The key card (KC) is connected via a peripheral component interface (PCI) slot to the server system, and is located within the secure boundaries of the security system. The tamper detection circuitry provided within the security system sends out a tamper signal, when any of the following tamper events occur: cover removal, housing case removal, ground plane removal and card removal.
Referring now to
In the TDC example as shown in
The BBNRC 24 serves as serialized real time clock with NVRAM control. An example for BBNRC 24 is for example the DS1689 by Dallas Semiconductors. Within the BBNRC provided non-volatile random access memory (NVRAM) 333, for example 114 bytes user NVRAM in case of the DS1689, and a NVRAM clear function for clearing the non-volatile random access memory. The NVRAM clear function is enabled or disabled via a NVRAM_CLEAR_ENABLE bit. When this bit is set, the clear function is performed within the BBNRC regardless of the condition of whether voltage is applied to a BBNRC voltage control circuit VCC pin. The importance and the function of the BBNRC 24 will become apparent, when software procedures related to the operation of the security device are explained in more detail.
In final assembly of the secure system housing 1, the top-lid cover piece 11 a and the bottom-lid cover piece 11 b are attached to the frame piece 10 of the secure system housing 1, depressing the pushbutton switches 12, and forming a closed circuit. In use, the CRD circuit 25 uses a normally ground pin to indicate that a key card is present within the secure system housing 1. When the key card is present, a card removal switch 28 is closed and therefore the second input port to the logic circuit 29 is pulled to logic 0. In the event of the card being removed, the holdup voltage stored in the HV circuit 23 allows the normally grounded pin to be pulled by a resistor to the holdup voltage, while maintaining power on the TDC 2. Once the second input port is pulled to logic 1, the tamper event is recognized, and the user NVRAM 333 provided within the BBNRC is erased. Equally, if either the top-lid cover piece 11 a or the bottom-lid cover piece 11 b is removed through a tamper event, then any of the open switches will cause the TDC 2 to generate a tamper signal, and user NVRAM 333 provided within the BBNRC is erased.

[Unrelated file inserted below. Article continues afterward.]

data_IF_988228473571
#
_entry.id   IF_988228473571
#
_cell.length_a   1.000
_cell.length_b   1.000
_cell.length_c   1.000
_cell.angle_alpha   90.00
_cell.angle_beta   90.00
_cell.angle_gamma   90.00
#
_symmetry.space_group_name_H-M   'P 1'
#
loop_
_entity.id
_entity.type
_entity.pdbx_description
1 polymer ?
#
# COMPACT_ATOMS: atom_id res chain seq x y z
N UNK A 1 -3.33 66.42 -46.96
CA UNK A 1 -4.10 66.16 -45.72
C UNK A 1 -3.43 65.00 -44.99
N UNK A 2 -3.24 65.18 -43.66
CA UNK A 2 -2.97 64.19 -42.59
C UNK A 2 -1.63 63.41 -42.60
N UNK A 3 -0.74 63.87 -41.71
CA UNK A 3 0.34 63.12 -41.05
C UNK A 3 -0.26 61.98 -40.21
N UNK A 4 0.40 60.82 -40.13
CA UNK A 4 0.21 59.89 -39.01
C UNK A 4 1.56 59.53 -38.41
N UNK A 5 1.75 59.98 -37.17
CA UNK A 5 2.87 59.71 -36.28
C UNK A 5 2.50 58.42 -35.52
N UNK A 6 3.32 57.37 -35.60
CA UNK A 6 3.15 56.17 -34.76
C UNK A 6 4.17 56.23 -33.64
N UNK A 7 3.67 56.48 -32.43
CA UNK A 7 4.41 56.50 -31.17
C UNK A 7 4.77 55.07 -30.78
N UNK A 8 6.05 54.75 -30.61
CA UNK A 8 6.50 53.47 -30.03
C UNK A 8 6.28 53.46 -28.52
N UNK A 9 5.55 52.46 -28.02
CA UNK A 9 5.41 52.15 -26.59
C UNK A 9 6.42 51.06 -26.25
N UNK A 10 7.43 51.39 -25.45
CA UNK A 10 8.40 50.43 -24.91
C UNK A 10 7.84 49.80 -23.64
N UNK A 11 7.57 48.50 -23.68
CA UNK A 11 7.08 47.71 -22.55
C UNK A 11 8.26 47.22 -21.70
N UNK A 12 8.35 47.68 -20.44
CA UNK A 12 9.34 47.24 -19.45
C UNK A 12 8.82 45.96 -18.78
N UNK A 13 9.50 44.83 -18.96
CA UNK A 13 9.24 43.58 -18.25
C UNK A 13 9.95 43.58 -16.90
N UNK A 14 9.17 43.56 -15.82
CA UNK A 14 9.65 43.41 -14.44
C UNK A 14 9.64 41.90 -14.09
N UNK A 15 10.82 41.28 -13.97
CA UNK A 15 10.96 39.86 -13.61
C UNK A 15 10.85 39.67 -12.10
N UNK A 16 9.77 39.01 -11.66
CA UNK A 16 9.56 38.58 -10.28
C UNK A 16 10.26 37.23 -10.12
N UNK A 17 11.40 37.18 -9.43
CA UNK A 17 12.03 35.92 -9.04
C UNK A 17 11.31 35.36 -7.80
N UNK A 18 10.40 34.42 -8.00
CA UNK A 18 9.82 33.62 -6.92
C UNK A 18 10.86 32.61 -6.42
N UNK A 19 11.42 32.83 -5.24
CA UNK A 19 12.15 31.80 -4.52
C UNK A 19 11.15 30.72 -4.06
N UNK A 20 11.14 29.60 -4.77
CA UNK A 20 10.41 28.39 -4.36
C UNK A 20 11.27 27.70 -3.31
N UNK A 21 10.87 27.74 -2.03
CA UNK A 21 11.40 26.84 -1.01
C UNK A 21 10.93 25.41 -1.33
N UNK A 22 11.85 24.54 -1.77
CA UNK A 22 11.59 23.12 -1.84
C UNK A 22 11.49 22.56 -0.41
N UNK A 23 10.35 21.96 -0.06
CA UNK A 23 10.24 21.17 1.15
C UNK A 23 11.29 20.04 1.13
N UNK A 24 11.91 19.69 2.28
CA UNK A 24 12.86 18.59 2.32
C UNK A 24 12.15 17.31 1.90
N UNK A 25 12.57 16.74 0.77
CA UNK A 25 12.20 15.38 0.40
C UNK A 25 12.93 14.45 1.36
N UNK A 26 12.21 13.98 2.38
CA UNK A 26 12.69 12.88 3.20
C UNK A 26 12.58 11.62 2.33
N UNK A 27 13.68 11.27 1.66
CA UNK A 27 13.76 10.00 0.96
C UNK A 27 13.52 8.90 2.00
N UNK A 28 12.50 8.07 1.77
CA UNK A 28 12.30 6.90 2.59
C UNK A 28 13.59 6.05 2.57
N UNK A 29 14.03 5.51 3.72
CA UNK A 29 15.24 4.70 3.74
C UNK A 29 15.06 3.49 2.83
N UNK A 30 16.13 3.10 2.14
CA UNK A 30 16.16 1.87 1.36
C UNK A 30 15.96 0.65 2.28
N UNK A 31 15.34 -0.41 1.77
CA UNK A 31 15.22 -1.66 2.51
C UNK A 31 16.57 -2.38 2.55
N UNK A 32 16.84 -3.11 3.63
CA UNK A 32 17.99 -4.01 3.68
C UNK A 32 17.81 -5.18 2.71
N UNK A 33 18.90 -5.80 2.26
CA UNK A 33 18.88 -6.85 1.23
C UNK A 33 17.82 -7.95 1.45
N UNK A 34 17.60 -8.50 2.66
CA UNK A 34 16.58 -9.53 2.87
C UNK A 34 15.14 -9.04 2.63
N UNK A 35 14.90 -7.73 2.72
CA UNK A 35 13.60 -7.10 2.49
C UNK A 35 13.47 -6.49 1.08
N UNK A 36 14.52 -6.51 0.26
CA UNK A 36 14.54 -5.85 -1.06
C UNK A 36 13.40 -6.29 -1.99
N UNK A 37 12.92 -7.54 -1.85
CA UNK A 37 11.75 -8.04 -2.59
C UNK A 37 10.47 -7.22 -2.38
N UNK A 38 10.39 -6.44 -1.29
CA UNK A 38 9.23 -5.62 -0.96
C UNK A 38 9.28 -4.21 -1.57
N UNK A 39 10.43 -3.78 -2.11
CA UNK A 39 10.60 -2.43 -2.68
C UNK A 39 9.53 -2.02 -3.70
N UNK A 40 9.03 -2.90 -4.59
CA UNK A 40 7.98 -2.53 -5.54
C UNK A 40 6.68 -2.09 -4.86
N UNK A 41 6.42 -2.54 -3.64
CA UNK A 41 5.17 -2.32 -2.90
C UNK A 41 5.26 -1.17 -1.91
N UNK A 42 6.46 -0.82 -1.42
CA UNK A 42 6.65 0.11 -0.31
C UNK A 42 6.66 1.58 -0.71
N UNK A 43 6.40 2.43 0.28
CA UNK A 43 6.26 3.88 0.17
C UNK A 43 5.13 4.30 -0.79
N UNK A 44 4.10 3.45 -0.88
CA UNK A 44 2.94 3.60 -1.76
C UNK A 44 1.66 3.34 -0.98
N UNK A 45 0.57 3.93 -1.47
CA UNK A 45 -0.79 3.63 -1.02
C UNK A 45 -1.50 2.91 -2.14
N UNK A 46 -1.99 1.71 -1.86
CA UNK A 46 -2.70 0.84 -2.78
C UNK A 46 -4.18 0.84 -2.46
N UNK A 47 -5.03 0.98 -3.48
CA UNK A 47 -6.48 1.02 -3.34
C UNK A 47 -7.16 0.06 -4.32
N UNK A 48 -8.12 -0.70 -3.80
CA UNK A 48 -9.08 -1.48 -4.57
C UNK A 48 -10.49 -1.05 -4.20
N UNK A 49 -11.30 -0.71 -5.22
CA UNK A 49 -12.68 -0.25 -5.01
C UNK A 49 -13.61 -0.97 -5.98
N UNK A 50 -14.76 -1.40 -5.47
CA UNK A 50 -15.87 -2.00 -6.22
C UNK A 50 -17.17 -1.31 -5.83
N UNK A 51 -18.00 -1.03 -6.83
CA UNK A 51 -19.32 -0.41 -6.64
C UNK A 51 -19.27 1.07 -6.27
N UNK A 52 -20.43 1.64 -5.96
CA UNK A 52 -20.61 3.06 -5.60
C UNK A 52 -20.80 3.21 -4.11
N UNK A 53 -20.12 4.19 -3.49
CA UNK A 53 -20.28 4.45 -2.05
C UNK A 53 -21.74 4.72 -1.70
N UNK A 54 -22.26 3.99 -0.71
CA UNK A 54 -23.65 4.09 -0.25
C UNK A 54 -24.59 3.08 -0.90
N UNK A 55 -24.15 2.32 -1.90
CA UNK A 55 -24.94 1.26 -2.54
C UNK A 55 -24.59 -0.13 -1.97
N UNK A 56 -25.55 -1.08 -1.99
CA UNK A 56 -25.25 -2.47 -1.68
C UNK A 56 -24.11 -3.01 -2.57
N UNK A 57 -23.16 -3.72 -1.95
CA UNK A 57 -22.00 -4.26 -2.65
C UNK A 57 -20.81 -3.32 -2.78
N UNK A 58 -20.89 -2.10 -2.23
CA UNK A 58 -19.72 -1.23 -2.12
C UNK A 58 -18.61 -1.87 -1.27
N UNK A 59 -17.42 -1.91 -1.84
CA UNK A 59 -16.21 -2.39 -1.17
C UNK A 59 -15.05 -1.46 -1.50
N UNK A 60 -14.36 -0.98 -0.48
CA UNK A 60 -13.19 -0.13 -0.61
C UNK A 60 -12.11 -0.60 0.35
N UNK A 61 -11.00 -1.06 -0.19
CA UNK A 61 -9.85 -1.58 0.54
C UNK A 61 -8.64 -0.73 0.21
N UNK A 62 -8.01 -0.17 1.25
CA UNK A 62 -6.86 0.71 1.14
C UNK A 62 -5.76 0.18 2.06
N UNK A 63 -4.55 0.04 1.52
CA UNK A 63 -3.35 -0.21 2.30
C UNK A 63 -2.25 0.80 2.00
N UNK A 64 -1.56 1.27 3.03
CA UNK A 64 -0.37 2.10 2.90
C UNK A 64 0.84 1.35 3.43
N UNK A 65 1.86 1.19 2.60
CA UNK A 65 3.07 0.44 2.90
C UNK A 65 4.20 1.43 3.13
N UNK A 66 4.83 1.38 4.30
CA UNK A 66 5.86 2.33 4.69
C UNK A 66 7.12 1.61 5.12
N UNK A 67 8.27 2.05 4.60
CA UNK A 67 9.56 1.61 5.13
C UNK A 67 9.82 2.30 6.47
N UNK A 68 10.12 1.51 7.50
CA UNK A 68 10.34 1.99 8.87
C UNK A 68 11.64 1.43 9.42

Referring now to
Before describing in detail the protocols and procedures utilized in connection with the TDC 2, it is helpful to define scope and function of the key card (KC). The KC comprises FLASH memory (FLASH), RAM and NVRAM memory elements, and securely stores data and keying material inside its cryptographic boundary. It also performs cryptographic operations on data provided by external applications using the keying material stored in the KC. These abilities are defined as key management, object management, and cryptographic capability. Before using a KC to perform any cryptographic or management functions, a user provides a valid operator identity as well as a valid authentication code to the KC. The KC then processes these two input codes during a login operation. When this operation has completed successfully, the key card (KC) allows the user to perform operations based on predefined policy settings.